As Lao-Tzu opined, time is a created thing; and to say we don’t have time to do something is tantamount to saying we don’t want to. After many years of traveling to the Detroit suburbs to visit family I wanted to see the city itself, so I created a bit of time.
Automotive history holds little fascination for me (sorry, Uncle David), but public art and offbeat neighborhoods do. The Heidelberg Project was our first stop, where we wandered several city blocks that, gradually since 1986, have been transformed into a public art installation. The project started as a political protest over the deterioration of his childhood neighborhood observed by artist Tyree Guyton.
From Heidelberg Street we meandered through Belle Isle Park conservatory and the Great Lakes Museum, then rode the People Mover elevated train downtown, which features different art works (mostly tile) at each station:
We closed out the day with a stop at Hamtramck Disneyland, a magnificent folk art installation in the backyard of a small house in a quiet, historically Polish community north of downtown:
The next morning I walked the streets of Hamtramck, a small enclave city completely bounded by the city of Detroit, for several hours. Once a predominantly Polish Catholic community, it recently became the first majority-Muslim community in the United States. The Muslim call to prayer floated out over the rooftops while I stopped briefly at Pope Park, which honors Pope John Paul II’s visit to Hamtramck in 1987:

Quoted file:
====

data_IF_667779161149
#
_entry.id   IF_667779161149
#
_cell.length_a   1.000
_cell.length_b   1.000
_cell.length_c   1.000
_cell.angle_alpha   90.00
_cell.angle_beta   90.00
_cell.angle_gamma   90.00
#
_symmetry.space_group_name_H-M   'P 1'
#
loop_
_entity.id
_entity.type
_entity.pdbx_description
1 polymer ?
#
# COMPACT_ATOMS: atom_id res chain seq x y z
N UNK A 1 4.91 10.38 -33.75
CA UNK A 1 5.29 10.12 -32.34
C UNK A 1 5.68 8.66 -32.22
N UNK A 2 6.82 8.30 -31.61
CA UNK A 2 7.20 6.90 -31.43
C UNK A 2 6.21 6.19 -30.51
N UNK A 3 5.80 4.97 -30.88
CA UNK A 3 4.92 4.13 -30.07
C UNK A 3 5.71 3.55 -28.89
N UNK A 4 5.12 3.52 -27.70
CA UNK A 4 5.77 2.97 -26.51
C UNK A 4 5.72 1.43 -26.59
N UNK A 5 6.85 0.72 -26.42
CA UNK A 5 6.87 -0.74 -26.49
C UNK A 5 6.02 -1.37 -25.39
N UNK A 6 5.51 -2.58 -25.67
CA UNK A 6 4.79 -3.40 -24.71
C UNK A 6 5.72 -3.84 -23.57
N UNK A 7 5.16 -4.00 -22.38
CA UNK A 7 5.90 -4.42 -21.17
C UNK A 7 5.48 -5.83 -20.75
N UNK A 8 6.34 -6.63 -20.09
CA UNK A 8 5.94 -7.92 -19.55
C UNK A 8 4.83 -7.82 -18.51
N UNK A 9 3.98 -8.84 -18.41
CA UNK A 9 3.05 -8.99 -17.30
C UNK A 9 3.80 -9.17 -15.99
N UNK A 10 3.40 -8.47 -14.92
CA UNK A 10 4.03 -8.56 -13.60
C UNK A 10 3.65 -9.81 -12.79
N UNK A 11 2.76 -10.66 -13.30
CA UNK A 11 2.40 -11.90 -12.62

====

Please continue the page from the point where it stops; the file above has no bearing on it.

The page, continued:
I trekked to outer Hamtramck to see the Flower House, another well-known folk art institution, but alas it had been torn down and all that remained at the address was a muddy pit filled with water. Turning back toward “home”, I wandered through the sleepy Saturday morning streets of Hamtramck, admiring the postage stamp gardens and the evident pride so many homeowners took in maintaining their homes. This is clearly not a neighborhood that has had an easy time of it, but its aura is sober and purposeful. Despite the presence of many vacant and deteriorating houses I never felt unsafe for a moment.
On my return trip I stopped by the Detroit Zen Center, which sits unobtrusively on a small corner lot and blends in quietly with the neighborhood while also asserting its identity via a Japanese-style fence and a gold Buddha on the roof. In any other urban neighborhood the Zen Center might have felt like encroaching gentrification, but not here. Far from the business district on a residential street, the building blends right in with the humble neighborhood homes, and barely touts its presence with a small sign you can only read when you are right upon it. There are little to no signs of gentrification in Hamtramck, where there are no chain stores or restaurants and no large grocery stores; instead, there are tiny restaurants selling pierogi and kebabs, and corner grocers where nothing was labeled in English and I had to take my best guess.
In some ways Hamtramck feels like a step back in time, but it is not. New immigrant populations are surging in and layering on their own cultures. The Heidelberg Project and Hamtramck Disneyland both have a sad, nostalgic quality (in fact, clock images are a theme of the Heidelberg Project). However, these too will pass and in fact Tyree Guyton has announced his imminent plans to completely dismantle the Heidelberg Project, much like a sand mandala, and create something new and different in its place. As the Zen teaching goes, one time contains all times, and every piece also contains the whole. Detroit has suffered, and it is healing, but everything is staying the same and nothing ever will be again.